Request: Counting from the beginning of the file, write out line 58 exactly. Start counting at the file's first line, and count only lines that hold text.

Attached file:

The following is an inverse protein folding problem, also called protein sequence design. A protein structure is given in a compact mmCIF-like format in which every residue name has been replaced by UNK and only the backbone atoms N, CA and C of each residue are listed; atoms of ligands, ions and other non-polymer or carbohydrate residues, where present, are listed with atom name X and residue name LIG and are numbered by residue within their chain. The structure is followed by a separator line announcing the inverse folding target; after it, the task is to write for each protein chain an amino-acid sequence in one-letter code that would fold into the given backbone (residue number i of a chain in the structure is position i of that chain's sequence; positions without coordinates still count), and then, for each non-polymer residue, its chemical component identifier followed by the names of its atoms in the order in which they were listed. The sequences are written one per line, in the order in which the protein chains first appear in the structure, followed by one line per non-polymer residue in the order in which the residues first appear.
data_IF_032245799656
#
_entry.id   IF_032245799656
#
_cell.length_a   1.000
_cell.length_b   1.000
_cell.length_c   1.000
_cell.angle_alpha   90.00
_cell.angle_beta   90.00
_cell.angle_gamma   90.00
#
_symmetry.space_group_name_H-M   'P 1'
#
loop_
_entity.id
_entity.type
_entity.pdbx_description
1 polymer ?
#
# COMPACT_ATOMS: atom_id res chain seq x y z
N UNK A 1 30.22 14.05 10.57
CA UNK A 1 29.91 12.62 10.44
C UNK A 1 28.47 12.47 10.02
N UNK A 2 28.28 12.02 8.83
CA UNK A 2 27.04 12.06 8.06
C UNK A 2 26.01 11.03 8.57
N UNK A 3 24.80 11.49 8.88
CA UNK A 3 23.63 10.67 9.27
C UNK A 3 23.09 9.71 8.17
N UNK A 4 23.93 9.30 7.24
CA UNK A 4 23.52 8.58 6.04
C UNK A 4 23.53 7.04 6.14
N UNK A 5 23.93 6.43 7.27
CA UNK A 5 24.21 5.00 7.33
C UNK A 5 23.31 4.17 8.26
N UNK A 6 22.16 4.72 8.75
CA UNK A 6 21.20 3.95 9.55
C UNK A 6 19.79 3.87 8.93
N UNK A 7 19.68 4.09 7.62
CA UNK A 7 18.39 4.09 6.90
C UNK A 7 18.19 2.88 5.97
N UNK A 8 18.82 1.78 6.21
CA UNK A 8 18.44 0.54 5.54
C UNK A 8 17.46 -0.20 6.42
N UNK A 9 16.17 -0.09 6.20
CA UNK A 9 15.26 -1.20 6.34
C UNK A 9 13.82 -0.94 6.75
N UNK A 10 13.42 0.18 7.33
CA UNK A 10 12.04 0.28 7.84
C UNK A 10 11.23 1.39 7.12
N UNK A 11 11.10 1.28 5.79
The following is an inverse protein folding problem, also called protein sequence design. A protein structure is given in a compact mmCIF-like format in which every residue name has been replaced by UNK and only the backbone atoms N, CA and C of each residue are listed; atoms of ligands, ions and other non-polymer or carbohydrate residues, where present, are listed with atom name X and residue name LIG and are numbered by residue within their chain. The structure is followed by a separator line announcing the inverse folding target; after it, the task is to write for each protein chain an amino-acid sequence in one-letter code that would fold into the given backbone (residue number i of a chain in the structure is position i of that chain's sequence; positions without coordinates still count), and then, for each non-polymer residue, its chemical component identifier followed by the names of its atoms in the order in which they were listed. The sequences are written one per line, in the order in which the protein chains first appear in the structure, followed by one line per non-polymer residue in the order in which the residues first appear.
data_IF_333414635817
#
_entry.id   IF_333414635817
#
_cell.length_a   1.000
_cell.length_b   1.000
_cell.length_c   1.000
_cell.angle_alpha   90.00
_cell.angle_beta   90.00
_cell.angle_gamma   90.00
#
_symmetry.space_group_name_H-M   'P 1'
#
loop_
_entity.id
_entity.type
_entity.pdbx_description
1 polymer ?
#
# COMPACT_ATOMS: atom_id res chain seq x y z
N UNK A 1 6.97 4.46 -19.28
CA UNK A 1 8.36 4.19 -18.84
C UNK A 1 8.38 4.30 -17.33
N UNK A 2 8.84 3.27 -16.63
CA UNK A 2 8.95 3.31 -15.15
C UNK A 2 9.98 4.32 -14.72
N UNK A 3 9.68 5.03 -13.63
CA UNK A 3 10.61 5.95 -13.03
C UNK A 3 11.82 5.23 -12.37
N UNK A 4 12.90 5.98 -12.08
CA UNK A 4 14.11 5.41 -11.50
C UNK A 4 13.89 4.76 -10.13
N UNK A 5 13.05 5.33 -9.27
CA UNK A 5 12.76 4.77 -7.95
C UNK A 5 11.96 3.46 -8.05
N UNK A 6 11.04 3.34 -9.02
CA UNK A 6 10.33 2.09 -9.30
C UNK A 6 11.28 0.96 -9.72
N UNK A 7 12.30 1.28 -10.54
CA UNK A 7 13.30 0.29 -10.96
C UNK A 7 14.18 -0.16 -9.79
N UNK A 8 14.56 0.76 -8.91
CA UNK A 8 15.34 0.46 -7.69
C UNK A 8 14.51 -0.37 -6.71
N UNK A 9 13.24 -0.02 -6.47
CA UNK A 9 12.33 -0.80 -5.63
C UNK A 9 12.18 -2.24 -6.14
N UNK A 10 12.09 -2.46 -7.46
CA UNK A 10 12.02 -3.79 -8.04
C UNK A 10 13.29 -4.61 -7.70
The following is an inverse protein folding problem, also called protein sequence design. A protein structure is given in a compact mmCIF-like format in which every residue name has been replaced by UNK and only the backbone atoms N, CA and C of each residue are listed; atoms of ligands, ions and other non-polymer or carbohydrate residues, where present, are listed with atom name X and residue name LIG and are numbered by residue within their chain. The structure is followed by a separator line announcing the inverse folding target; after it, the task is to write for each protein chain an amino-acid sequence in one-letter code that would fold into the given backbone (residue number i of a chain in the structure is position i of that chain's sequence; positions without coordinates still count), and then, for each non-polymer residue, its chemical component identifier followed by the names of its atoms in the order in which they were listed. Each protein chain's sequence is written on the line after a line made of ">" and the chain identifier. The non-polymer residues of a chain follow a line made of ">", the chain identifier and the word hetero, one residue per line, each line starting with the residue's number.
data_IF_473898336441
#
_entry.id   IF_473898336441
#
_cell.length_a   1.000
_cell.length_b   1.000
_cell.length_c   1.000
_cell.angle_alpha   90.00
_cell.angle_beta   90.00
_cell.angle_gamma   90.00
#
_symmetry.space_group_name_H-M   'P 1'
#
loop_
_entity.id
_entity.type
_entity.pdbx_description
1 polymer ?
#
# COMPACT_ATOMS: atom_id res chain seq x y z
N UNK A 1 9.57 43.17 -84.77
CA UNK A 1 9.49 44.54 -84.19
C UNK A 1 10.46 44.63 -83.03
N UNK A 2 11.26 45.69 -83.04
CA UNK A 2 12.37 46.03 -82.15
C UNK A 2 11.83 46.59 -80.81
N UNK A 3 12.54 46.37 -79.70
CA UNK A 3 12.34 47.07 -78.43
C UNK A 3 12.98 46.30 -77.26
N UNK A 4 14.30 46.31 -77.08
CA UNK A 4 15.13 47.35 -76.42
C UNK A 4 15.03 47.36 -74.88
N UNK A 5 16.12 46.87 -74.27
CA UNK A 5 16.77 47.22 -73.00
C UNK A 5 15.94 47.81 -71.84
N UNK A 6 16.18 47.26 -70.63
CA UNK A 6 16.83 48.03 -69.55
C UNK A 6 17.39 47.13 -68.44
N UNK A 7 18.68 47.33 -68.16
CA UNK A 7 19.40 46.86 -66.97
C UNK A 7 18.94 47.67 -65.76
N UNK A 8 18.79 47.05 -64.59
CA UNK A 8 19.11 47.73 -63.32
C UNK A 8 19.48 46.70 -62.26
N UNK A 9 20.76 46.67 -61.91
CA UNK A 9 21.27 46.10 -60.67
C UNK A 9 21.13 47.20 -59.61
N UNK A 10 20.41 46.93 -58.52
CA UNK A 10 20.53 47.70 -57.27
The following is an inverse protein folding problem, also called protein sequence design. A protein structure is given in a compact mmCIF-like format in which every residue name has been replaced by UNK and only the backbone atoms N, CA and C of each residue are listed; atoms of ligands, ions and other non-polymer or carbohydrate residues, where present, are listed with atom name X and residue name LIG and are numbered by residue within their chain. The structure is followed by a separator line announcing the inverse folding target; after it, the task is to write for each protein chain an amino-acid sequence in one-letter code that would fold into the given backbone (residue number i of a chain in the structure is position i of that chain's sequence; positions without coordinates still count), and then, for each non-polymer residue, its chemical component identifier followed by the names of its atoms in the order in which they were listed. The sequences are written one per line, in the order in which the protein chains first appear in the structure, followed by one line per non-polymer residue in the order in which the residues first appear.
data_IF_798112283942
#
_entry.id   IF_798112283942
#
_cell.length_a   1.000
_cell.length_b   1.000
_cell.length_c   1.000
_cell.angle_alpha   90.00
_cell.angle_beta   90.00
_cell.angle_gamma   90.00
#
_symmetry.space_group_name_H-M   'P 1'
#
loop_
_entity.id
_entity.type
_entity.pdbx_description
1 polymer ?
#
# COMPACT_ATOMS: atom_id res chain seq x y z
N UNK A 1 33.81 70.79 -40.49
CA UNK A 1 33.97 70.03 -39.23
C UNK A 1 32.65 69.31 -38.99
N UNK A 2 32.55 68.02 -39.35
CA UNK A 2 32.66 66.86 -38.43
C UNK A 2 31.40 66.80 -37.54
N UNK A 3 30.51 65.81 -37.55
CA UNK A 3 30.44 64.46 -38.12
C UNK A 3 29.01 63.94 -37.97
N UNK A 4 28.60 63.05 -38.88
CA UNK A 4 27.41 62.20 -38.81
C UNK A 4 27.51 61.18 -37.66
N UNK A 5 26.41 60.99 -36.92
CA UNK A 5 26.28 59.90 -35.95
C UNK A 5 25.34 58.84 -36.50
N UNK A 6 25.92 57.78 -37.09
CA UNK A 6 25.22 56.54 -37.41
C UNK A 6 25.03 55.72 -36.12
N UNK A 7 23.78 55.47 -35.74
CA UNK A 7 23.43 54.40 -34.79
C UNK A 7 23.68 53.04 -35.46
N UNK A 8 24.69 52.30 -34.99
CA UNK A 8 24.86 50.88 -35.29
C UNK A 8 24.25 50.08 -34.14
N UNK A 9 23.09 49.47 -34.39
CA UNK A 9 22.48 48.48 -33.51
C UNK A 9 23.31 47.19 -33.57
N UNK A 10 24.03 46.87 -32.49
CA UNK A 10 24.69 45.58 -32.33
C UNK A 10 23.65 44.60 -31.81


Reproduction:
_cell.length_a   1.000